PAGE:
Conscripts of Modernity: The Tragedy of Colonial Enlightenment

Conscripts of Modernity The Tragedy of Colonial Enlightenment At this stalled and disillusioned juncture in postcolonial history when many anticolonial utopias have withered into a morass of exhaustion corruption and authoritarianism David Scott argues the nee

  • Title: Conscripts of Modernity: The Tragedy of Colonial Enlightenment
  • Author: David Scott
  • ISBN: 9780822334446
  • Page: 357
  • Format: Paperback
  • At this stalled and disillusioned juncture in postcolonial history when many anticolonial utopias have withered into a morass of exhaustion, corruption, and authoritarianism David Scott argues the need to reconceptualize the past in order to reimagine a usable future He describes how, prior to independence, anticolonialists narrated the transition from colonialism toAt this stalled and disillusioned juncture in postcolonial history when many anticolonial utopias have withered into a morass of exhaustion, corruption, and authoritarianism David Scott argues the need to reconceptualize the past in order to reimagine a usable future He describes how, prior to independence, anticolonialists narrated the transition from colonialism to postcolonialism as romance as a story of overcoming and vindication, of salvation and redemption Scott contends that postcolonial scholarship assumes the same trajectory, and that this imposes conceptual limitations He suggests that tragedy may be a useful narrative frame than romance In tragedy, the future does not appear as an uninterrupted movement forward, but instead as a slow and sometimes reversible series of ups and downs.Scott explores the political and epistemological implications of how the past is conceived in relation to the present and future through a reconsideration of C L R James s masterpiece of anticolonial history, The Black Jacobins, first published in 1938 In that book, James told the story of Toussaint L Ouverture and the making of the Haitian Revolution as one of romantic vindication In the second edition, published in the United States in 1963, James inserted new material suggesting that that story might usefully be told as tragedy Scott uses James s recasting of The Black Jacobins to compare the relative yields of romance and tragedy In an epilogue, he juxtaposes James s thinking about tragedy, history, and revolution with Hannah Arendt s in On Revolution He contrasts their uses of tragedy as a means of situating the past in relation to the present in order to derive a politics for a possible future.

    One thought on “Conscripts of Modernity: The Tragedy of Colonial Enlightenment”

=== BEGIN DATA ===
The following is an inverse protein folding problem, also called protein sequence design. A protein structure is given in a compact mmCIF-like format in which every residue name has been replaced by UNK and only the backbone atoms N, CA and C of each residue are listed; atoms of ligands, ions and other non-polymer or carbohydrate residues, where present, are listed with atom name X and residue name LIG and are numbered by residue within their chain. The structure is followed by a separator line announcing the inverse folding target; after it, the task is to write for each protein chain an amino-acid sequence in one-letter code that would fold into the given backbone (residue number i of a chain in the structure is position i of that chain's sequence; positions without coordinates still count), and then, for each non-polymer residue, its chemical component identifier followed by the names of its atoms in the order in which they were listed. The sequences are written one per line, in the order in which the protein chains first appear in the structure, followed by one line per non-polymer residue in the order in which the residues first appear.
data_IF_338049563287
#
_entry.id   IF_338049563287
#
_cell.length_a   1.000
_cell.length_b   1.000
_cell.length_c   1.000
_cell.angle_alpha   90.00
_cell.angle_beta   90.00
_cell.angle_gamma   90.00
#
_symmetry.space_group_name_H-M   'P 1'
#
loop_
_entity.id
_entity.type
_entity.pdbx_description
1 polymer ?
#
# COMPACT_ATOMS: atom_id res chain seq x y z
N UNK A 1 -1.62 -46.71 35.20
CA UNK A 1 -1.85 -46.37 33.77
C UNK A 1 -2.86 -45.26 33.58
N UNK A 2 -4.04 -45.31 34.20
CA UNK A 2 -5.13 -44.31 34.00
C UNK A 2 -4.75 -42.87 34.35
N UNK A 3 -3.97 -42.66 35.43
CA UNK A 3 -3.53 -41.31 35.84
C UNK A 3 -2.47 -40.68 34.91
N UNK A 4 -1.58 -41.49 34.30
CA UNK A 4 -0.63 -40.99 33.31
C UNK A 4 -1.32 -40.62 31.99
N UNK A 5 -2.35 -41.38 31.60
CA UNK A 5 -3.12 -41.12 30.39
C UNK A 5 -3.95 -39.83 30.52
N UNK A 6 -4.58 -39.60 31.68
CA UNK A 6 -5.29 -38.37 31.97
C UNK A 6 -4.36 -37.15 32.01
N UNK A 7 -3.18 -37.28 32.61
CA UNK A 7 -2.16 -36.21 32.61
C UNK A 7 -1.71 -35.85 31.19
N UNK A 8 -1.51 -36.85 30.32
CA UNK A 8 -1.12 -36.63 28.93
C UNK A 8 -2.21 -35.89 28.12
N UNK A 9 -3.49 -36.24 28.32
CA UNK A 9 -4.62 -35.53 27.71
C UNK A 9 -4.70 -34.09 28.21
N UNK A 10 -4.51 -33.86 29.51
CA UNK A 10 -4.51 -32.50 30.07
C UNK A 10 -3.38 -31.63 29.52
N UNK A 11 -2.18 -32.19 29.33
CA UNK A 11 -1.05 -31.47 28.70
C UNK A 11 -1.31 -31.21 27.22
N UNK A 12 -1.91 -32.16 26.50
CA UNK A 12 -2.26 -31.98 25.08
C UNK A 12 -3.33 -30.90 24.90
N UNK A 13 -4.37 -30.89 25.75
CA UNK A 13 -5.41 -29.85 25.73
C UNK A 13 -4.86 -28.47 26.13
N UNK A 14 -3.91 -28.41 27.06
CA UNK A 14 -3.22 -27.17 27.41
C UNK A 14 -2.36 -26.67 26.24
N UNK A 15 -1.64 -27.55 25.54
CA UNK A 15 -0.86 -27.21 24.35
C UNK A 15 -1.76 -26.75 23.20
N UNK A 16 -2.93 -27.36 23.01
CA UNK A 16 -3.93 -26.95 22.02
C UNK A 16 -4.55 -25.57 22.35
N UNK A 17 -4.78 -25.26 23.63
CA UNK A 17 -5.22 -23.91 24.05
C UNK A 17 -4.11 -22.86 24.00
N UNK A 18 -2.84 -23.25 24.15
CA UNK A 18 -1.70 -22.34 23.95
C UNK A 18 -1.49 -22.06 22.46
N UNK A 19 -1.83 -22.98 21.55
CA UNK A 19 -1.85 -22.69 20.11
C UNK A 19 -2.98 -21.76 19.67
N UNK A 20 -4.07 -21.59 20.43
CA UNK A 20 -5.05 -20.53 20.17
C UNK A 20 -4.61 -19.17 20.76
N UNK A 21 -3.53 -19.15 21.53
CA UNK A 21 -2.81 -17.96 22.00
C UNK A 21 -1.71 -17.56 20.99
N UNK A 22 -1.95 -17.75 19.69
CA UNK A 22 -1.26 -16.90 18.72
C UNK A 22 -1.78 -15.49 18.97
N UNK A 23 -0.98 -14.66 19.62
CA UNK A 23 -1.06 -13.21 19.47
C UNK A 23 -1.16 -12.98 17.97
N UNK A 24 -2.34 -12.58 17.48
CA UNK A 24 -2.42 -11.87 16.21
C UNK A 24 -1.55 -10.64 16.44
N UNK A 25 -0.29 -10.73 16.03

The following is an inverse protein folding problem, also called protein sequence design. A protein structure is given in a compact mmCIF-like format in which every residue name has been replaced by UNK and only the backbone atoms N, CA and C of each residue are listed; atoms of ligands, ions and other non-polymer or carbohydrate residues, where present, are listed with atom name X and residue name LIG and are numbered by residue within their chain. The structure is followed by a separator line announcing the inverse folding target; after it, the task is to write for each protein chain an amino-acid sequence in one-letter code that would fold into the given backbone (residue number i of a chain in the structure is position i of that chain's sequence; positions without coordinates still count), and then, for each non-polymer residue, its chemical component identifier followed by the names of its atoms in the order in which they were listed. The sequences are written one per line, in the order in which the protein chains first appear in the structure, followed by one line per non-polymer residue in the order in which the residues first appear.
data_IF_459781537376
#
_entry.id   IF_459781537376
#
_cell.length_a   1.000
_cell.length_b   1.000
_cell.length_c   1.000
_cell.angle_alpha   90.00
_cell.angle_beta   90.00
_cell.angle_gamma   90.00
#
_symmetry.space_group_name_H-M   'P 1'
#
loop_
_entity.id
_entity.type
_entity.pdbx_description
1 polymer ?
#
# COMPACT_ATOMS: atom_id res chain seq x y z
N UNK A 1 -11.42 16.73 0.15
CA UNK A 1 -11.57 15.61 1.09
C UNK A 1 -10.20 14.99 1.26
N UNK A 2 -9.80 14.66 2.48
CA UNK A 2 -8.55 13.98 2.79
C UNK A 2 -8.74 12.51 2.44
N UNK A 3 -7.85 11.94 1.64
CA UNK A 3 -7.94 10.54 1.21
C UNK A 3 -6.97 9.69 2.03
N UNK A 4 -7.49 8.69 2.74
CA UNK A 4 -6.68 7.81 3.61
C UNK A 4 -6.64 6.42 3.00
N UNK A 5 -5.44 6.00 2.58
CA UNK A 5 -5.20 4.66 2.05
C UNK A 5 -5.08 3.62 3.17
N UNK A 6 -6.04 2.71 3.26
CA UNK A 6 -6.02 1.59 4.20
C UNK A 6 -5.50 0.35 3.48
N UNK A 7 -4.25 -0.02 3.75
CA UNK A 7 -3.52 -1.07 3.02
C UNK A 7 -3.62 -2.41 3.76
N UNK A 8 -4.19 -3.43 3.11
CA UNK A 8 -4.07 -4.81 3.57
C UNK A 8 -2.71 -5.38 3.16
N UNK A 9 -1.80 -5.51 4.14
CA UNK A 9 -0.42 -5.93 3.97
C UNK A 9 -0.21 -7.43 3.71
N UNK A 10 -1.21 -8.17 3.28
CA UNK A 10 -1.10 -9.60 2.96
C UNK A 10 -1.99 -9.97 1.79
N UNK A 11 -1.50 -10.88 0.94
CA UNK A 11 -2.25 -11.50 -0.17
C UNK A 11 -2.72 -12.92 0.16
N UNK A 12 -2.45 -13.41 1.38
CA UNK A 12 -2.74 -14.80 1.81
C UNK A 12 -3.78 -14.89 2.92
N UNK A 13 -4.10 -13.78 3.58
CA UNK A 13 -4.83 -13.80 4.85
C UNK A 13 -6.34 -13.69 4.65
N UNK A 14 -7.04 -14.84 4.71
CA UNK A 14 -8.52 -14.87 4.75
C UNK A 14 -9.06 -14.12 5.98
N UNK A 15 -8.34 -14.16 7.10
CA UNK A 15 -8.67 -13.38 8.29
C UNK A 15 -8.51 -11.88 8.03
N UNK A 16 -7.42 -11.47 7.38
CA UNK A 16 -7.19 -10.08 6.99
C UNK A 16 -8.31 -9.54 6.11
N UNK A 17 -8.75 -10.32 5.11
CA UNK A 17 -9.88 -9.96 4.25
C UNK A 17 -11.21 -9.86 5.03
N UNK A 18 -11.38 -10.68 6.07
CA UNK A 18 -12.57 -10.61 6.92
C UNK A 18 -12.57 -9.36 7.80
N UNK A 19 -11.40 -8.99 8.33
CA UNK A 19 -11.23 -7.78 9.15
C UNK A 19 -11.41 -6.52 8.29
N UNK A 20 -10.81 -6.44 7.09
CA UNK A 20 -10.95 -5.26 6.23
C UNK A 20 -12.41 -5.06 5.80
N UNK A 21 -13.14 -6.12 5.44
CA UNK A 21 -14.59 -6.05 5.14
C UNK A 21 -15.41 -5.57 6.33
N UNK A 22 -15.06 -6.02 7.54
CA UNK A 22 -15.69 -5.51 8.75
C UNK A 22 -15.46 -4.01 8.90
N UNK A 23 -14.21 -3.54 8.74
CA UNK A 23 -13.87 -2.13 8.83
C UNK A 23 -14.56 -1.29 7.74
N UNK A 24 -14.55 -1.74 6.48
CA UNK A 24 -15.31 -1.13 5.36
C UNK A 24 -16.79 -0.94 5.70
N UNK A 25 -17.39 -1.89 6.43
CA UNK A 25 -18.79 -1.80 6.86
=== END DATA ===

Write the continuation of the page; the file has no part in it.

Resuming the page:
1. Amazing book, bursting with ideas. Drawing on R.G. Collingwood and Quentin Skinner, among others, Scott engages with C.L.R. James' "The Black Jacobins" to rethink the postcolonial present through the colonial past. The only thing missing from this book, I feel, is a closer engagement with the text of the "Black Jacobins" itself. While this might not be the task that Scott sets for himself - why tread, after all, where the mighty Robert Hill has already tread - but when Scott does engage the text [...]

    2. In Conscripts of Modernity: The tragedy of Colonial Enlightenment, David Scott utilizes his anthropological acumen to excavate his hypothesis by asking the appropriate questions as it relates to politics; and where the concept of anticolonial revolution stands in this present age. Scott states that antiquated questions are no longer adequate for the present age. He states, “ the way one defines the alternative depends on the way one has conceived the problem; consequently, reconceiving alterna [...]

    3. Ok, so I am almost done with this one while i like the fact that he is trying to engage with the politics (and discursive nature) of history, I am sort of enthused by the overindulgence in continental philosophy and what seems to be an uncritical distinguishing between the anticolonialism of the moment that CLR James wrote the black jacobins and now. I guess I am pedestrian in my thinking about that difference but really its not clear to me. Overall: interesting ideas about historical narrative, [...]

    4. Great commentary on C.L.R. James that made me appreciate The Black Jacobins even more as a central document of modernity. I felt there was a bit too much "what I intend to show" and not enough showing, although I feel the book is well worth the time of any fan of The Black Jacobins.

    5. I learned at SCAs that dude is snarky as fuck and has a smooth ass Caribbean accent. Don't know if I like his book yet

    6. read for 240a. interesting points, valuable reminder of the politics of writing. serious questions about the linearity of time in the piece, as well as his appraisals of our present-in-ruins

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